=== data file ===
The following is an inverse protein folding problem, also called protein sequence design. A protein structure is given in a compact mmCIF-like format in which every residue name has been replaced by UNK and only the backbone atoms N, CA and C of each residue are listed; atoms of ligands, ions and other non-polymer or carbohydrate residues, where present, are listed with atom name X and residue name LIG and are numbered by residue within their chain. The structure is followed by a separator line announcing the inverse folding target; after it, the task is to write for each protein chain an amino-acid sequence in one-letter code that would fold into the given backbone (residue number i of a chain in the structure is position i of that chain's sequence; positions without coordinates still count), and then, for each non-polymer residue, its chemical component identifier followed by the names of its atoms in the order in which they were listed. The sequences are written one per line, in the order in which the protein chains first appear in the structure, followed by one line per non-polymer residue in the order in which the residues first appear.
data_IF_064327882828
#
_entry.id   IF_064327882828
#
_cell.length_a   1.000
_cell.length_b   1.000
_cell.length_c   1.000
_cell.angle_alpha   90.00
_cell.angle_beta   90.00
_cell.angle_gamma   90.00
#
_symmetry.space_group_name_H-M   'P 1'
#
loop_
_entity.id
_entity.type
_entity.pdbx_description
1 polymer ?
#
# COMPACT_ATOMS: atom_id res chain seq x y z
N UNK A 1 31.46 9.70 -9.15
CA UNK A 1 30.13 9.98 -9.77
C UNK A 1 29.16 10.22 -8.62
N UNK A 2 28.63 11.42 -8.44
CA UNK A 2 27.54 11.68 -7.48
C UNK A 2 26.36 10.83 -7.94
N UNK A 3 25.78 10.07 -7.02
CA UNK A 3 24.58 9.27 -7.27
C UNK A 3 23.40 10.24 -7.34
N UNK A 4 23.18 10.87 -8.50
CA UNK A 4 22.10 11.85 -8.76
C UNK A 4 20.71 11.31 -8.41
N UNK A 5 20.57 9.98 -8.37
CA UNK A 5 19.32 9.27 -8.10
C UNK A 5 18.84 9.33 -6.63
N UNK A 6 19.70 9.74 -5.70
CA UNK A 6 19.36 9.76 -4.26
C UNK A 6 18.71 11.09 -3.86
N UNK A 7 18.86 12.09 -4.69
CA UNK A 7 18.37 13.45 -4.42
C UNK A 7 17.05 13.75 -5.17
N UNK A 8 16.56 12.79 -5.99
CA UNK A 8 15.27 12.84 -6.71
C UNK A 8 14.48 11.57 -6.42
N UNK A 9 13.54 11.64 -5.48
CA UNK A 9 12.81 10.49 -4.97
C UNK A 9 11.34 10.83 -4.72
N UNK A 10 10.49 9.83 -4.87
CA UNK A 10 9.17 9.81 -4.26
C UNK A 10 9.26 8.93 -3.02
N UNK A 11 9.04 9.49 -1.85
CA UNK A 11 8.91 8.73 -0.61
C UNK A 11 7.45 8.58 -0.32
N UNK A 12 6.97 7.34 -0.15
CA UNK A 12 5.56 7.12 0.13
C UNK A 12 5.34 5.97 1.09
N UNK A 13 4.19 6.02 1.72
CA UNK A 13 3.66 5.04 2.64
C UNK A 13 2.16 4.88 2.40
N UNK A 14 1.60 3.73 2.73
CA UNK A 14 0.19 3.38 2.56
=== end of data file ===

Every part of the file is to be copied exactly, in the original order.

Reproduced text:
The following is an inverse protein folding problem, also called protein sequence design. A protein structure is given in a compact mmCIF-like format in which every residue name has been replaced by UNK and only the backbone atoms N, CA and C of each residue are listed; atoms of ligands, ions and other non-polymer or carbohydrate residues, where present, are listed with atom name X and residue name LIG and are numbered by residue within their chain. The structure is followed by a separator line announcing the inverse folding target; after it, the task is to write for each protein chain an amino-acid sequence in one-letter code that would fold into the given backbone (residue number i of a chain in the structure is position i of that chain's sequence; positions without coordinates still count), and then, for each non-polymer residue, its chemical component identifier followed by the names of its atoms in the order in which they were listed. The sequences are written one per line, in the order in which the protein chains first appear in the structure, followed by one line per non-polymer residue in the order in which the residues first appear.
data_IF_064327882828
#
_entry.id   IF_064327882828
#
_cell.length_a   1.000
_cell.length_b   1.000
_cell.length_c   1.000
_cell.angle_alpha   90.00
_cell.angle_beta   90.00
_cell.angle_gamma   90.00
#
_symmetry.space_group_name_H-M   'P 1'
#
loop_
_entity.id
_entity.type
_entity.pdbx_description
1 polymer ?
#
# COMPACT_ATOMS: atom_id res chain seq x y z
N UNK A 1 31.46 9.70 -9.15
CA UNK A 1 30.13 9.98 -9.77
C UNK A 1 29.16 10.22 -8.62
N UNK A 2 28.63 11.42 -8.44
CA UNK A 2 27.54 11.68 -7.48
C UNK A 2 26.36 10.83 -7.94
N UNK A 3 25.78 10.07 -7.02
CA UNK A 3 24.58 9.27 -7.27
C UNK A 3 23.40 10.24 -7.34
N UNK A 4 23.18 10.87 -8.50
CA UNK A 4 22.10 11.85 -8.76
C UNK A 4 20.71 11.31 -8.41
N UNK A 5 20.57 9.98 -8.37
CA UNK A 5 19.32 9.27 -8.10
C UNK A 5 18.84 9.33 -6.63
N UNK A 6 19.70 9.74 -5.70
CA UNK A 6 19.36 9.76 -4.26
C UNK A 6 18.71 11.09 -3.86
N UNK A 7 18.86 12.09 -4.69
CA UNK A 7 18.37 13.45 -4.42
C UNK A 7 17.05 13.75 -5.17
N UNK A 8 16.56 12.79 -5.99
CA UNK A 8 15.27 12.84 -6.71
C UNK A 8 14.48 11.57 -6.42
N UNK A 9 13.54 11.64 -5.48
CA UNK A 9 12.81 10.49 -4.97
C UNK A 9 11.34 10.83 -4.72
N UNK A 10 10.49 9.83 -4.87
CA UNK A 10 9.17 9.81 -4.26
C UNK A 10 9.26 8.93 -3.02
N UNK A 11 9.04 9.49 -1.85
CA UNK A 11 8.91 8.73 -0.61
C UNK A 11 7.45 8.58 -0.32
N UNK A 12 6.97 7.34 -0.15
CA UNK A 12 5.56 7.12 0.13
C UNK A 12 5.34 5.97 1.09
N UNK A 13 4.19 6.02 1.72
CA UNK A 13 3.66 5.04 2.64
C UNK A 13 2.16 4.88 2.40
N UNK A 14 1.60 3.73 2.73
CA UNK A 14 0.19 3.38 2.56